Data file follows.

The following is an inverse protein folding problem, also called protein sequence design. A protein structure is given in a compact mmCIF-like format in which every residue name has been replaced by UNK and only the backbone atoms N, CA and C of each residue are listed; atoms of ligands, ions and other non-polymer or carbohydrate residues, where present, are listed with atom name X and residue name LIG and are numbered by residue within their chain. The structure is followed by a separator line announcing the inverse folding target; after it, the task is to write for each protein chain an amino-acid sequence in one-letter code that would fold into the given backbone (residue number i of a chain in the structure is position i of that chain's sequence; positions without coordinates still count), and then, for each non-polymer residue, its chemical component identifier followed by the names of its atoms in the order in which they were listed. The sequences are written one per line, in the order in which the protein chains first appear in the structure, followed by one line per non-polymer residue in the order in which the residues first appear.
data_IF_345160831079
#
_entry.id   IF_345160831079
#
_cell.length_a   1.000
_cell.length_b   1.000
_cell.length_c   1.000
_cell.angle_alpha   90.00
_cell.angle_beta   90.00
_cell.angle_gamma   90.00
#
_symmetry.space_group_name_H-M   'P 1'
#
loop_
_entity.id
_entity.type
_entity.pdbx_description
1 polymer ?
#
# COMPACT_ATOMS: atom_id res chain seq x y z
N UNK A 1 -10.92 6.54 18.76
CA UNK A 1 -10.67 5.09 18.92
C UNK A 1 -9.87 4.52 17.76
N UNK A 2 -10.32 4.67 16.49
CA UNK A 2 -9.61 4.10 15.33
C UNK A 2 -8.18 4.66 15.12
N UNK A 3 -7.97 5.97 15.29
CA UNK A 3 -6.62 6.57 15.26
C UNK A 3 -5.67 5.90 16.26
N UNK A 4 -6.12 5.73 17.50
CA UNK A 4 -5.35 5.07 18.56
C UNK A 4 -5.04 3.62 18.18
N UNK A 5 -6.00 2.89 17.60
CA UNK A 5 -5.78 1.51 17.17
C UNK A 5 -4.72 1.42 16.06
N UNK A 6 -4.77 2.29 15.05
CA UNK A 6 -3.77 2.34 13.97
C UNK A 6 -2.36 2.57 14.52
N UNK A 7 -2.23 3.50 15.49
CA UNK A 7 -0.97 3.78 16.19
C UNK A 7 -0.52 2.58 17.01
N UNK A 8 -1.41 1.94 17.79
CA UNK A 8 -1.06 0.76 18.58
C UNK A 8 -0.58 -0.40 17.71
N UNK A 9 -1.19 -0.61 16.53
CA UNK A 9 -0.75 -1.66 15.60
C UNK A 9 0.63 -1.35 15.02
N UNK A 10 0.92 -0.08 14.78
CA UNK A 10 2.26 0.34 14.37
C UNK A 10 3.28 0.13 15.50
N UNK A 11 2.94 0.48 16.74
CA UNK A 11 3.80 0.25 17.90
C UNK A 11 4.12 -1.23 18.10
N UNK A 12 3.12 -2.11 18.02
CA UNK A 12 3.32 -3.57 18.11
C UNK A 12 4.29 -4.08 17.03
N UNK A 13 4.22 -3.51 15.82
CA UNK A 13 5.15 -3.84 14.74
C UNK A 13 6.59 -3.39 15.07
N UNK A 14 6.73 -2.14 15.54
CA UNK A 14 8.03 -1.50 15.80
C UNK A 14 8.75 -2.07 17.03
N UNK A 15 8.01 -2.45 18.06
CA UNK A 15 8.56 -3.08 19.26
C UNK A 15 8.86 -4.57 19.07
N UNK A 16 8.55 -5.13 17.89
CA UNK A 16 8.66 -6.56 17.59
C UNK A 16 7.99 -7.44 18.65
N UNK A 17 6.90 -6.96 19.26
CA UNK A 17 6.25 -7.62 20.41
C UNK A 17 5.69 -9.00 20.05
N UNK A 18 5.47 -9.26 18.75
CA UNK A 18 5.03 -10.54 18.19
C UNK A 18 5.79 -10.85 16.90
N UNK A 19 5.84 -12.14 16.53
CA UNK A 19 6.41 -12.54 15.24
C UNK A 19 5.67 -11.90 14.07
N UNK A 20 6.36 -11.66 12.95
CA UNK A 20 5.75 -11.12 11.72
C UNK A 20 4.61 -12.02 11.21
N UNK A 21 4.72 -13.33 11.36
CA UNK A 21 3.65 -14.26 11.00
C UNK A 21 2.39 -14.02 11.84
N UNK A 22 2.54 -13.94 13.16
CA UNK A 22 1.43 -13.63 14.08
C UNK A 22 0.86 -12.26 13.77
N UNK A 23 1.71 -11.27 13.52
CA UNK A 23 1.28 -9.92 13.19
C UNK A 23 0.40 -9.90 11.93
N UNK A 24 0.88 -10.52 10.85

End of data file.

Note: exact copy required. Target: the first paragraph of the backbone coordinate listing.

The following is an inverse protein folding problem, also called protein sequence design. A protein structure is given in a compact mmCIF-like format in which every residue name has been replaced by UNK and only the backbone atoms N, CA and C of each residue are listed; atoms of ligands, ions and other non-polymer or carbohydrate residues, where present, are listed with atom name X and residue name LIG and are numbered by residue within their chain. The structure is followed by a separator line announcing the inverse folding target; after it, the task is to write for each protein chain an amino-acid sequence in one-letter code that would fold into the given backbone (residue number i of a chain in the structure is position i of that chain's sequence; positions without coordinates still count), and then, for each non-polymer residue, its chemical component identifier followed by the names of its atoms in the order in which they were listed. The sequences are written one per line, in the order in which the protein chains first appear in the structure, followed by one line per non-polymer residue in the order in which the residues first appear.